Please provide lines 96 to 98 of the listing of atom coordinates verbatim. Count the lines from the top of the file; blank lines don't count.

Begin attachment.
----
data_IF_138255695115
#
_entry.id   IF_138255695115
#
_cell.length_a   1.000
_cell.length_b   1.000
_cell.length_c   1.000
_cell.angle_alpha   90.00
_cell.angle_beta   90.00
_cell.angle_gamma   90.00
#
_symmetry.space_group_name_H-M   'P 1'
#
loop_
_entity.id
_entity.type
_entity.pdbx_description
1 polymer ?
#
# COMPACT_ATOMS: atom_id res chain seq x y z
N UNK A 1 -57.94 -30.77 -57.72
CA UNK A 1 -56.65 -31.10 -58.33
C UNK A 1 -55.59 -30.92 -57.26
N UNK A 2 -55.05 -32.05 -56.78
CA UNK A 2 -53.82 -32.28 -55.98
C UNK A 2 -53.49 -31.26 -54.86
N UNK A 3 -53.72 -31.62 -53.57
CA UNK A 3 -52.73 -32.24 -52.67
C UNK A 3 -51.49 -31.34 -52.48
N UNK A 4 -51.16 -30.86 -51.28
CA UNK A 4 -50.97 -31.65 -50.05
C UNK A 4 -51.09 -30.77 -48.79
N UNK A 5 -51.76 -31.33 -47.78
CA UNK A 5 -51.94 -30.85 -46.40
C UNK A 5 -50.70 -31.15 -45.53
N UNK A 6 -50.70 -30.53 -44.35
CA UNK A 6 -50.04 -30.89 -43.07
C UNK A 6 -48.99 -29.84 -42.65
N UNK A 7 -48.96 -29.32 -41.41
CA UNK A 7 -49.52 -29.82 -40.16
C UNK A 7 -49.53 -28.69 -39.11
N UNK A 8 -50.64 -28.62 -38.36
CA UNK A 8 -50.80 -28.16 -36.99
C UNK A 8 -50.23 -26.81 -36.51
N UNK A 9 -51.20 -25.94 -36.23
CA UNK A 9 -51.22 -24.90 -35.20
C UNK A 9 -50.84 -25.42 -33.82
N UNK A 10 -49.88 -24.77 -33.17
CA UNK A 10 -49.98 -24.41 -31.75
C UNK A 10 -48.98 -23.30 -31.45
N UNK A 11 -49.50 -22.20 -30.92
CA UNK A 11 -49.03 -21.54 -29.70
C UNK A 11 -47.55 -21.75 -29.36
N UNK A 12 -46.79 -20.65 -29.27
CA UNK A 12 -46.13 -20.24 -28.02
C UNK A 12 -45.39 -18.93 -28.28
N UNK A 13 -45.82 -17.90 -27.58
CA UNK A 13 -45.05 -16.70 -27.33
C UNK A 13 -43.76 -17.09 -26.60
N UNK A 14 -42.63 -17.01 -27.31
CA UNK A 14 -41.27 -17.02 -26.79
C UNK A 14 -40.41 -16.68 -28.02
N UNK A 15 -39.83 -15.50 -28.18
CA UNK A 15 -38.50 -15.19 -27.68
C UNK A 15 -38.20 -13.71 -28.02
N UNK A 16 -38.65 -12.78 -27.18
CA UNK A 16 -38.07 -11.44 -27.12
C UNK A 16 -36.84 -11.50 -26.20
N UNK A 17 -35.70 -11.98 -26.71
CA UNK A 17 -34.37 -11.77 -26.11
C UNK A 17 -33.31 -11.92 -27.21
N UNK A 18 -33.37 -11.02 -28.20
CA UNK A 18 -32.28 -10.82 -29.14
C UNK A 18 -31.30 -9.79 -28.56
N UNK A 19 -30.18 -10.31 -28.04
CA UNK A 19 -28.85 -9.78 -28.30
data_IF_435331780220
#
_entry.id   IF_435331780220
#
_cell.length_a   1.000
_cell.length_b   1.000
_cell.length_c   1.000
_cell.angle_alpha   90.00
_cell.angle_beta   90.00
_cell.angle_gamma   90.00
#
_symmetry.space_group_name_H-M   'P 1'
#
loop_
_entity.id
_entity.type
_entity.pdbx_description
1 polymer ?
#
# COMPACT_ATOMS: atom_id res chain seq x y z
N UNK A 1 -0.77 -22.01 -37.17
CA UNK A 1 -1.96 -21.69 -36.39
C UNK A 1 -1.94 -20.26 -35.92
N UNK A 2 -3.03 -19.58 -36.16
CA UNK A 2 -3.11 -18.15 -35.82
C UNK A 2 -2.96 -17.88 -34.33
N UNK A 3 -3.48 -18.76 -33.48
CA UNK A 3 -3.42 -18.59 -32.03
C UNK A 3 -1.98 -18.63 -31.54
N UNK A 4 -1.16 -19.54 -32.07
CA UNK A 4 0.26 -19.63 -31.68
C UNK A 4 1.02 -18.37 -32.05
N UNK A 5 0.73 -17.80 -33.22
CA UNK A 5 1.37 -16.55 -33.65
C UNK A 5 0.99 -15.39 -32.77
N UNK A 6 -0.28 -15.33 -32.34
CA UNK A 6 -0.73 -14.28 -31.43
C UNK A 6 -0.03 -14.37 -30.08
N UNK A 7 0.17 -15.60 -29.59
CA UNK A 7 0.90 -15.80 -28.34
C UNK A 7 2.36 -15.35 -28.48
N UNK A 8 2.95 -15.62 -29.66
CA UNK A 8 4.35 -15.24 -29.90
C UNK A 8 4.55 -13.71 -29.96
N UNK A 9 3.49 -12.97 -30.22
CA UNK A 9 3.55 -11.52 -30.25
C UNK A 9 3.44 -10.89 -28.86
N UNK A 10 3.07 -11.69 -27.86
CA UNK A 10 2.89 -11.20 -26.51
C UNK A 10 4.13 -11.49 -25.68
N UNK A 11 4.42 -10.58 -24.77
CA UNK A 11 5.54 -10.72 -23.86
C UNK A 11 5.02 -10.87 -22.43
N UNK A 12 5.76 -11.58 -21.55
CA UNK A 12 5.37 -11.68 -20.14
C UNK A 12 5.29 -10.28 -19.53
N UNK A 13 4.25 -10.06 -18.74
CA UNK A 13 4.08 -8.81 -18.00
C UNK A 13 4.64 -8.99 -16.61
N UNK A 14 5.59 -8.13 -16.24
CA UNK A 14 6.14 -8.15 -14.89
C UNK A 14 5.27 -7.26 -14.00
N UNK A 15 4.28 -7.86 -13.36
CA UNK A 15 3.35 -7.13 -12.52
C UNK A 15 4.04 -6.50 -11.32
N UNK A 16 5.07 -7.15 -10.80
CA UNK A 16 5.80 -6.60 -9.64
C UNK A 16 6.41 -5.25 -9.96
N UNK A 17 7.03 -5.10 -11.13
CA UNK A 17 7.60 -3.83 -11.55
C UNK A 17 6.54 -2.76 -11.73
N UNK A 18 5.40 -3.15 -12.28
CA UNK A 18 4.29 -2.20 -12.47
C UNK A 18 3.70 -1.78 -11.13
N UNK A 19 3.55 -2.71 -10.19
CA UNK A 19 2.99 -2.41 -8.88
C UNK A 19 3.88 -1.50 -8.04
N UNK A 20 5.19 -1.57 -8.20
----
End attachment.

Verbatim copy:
# COMPACT_ATOMS: atom_id res chain seq x y z
N UNK A 1 -0.77 -22.01 -37.17
CA UNK A 1 -1.96 -21.69 -36.39